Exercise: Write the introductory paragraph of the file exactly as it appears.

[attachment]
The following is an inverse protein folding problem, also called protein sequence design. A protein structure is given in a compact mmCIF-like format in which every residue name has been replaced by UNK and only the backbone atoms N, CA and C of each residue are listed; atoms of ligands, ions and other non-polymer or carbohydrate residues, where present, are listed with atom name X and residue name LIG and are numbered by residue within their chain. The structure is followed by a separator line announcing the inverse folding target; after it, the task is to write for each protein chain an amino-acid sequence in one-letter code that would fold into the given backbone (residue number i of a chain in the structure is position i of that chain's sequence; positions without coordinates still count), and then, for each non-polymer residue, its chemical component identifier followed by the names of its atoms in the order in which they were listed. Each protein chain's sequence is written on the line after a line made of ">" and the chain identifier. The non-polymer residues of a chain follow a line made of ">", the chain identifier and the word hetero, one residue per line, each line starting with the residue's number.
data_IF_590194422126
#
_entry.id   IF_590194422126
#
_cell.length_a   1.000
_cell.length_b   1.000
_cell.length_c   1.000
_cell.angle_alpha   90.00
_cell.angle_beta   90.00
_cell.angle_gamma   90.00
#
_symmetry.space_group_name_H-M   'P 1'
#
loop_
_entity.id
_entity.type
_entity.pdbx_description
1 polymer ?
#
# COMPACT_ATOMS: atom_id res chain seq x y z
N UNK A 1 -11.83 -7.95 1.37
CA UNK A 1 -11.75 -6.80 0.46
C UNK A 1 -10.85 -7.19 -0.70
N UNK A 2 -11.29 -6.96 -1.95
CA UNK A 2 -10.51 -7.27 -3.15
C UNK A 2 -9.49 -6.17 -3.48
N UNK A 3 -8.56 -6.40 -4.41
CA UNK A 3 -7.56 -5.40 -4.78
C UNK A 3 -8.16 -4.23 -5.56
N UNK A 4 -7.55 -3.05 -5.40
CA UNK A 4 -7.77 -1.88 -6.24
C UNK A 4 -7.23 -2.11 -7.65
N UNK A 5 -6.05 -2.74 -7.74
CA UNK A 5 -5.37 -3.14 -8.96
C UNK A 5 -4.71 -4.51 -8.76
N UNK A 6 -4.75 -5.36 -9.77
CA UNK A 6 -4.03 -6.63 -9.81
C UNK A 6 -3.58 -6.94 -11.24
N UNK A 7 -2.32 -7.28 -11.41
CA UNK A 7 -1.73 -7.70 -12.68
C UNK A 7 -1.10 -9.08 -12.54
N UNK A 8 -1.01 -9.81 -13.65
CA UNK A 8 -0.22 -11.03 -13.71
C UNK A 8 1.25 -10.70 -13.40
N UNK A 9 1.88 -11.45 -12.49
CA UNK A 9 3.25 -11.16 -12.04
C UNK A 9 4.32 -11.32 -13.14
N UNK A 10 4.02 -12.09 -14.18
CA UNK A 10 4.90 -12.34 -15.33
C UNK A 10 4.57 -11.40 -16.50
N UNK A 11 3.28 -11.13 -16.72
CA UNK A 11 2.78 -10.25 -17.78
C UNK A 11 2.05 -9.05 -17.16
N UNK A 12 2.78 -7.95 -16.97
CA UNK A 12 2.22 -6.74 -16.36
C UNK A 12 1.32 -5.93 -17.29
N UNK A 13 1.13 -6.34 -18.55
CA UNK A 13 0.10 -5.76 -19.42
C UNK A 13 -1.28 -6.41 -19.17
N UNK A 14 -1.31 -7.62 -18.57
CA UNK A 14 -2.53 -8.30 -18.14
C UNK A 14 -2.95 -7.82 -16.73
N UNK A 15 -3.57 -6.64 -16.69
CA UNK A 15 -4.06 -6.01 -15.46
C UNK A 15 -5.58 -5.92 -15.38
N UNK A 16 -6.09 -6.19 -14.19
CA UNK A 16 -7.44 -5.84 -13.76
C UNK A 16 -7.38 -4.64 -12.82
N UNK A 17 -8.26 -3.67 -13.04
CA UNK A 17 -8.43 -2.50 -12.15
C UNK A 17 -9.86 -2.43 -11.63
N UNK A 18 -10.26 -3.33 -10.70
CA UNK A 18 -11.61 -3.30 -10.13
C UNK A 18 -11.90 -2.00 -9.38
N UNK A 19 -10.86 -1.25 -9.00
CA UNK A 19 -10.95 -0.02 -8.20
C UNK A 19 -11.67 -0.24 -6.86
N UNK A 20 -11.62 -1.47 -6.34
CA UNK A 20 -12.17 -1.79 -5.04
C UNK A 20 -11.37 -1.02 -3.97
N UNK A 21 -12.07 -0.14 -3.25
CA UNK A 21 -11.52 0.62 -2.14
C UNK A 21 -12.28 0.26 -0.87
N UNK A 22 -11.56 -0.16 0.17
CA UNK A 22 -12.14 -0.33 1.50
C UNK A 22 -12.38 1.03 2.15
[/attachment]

The following is an inverse protein folding problem, also called protein sequence design. A protein structure is given in a compact mmCIF-like format in which every residue name has been replaced by UNK and only the backbone atoms N, CA and C of each residue are listed; atoms of ligands, ions and other non-polymer or carbohydrate residues, where present, are listed with atom name X and residue name LIG and are numbered by residue within their chain. The structure is followed by a separator line announcing the inverse folding target; after it, the task is to write for each protein chain an amino-acid sequence in one-letter code that would fold into the given backbone (residue number i of a chain in the structure is position i of that chain's sequence; positions without coordinates still count), and then, for each non-polymer residue, its chemical component identifier followed by the names of its atoms in the order in which they were listed. Each protein chain's sequence is written on the line after a line made of ">" and the chain identifier. The non-polymer residues of a chain follow a line made of ">", the chain identifier and the word hetero, one residue per line, each line starting with the residue's number.